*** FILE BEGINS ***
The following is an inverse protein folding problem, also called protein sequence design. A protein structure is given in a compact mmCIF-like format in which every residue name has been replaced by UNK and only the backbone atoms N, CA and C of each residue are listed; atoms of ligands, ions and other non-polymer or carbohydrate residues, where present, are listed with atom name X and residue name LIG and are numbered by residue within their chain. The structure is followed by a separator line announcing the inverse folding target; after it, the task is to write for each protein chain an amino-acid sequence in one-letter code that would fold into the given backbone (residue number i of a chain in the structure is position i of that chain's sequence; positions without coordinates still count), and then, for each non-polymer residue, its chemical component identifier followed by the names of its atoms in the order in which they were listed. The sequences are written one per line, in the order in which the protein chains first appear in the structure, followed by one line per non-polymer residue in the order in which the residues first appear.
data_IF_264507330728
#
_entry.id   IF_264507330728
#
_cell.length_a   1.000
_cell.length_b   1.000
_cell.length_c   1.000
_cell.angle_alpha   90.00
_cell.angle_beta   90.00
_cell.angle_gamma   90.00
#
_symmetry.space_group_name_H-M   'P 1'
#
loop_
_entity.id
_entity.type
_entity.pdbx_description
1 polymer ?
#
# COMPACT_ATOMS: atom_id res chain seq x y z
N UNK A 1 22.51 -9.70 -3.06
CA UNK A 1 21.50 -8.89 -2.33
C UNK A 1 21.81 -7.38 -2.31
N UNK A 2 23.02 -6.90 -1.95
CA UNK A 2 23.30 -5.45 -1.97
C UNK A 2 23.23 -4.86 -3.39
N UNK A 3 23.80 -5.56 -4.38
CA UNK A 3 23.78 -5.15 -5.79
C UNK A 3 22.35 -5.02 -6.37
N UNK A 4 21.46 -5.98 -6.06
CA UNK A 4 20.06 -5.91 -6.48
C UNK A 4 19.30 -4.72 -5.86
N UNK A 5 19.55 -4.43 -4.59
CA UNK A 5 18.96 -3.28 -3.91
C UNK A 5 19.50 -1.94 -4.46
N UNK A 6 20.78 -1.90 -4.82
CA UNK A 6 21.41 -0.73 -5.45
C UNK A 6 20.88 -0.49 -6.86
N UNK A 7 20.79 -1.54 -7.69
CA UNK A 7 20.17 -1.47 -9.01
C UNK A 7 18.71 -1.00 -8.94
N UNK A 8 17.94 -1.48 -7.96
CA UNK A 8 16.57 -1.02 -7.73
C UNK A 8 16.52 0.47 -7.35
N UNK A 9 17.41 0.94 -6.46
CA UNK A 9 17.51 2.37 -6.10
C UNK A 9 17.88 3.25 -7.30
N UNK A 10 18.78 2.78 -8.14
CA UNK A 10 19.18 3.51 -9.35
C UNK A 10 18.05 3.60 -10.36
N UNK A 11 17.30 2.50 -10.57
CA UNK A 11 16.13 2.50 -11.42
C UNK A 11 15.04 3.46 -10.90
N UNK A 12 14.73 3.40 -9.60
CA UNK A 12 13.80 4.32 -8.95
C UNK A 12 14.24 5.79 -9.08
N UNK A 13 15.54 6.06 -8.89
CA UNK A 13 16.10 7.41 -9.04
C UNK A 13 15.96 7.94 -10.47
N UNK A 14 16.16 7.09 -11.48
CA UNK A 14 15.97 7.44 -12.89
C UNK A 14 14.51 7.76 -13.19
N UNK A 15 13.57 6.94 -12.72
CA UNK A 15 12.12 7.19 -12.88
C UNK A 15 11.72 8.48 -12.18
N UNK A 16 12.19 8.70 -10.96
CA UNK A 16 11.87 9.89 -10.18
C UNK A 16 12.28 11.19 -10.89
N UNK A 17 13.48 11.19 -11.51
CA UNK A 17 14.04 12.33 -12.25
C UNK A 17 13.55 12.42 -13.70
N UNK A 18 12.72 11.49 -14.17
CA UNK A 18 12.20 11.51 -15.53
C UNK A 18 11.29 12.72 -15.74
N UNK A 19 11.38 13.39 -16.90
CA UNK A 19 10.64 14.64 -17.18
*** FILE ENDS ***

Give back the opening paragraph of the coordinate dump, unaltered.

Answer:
The following is an inverse protein folding problem, also called protein sequence design. A protein structure is given in a compact mmCIF-like format in which every residue name has been replaced by UNK and only the backbone atoms N, CA and C of each residue are listed; atoms of ligands, ions and other non-polymer or carbohydrate residues, where present, are listed with atom name X and residue name LIG and are numbered by residue within their chain. The structure is followed by a separator line announcing the inverse folding target; after it, the task is to write for each protein chain an amino-acid sequence in one-letter code that would fold into the given backbone (residue number i of a chain in the structure is position i of that chain's sequence; positions without coordinates still count), and then, for each non-polymer residue, its chemical component identifier followed by the names of its atoms in the order in which they were listed. The sequences are written one per line, in the order in which the protein chains first appear in the structure, followed by one line per non-polymer residue in the order in which the residues first appear.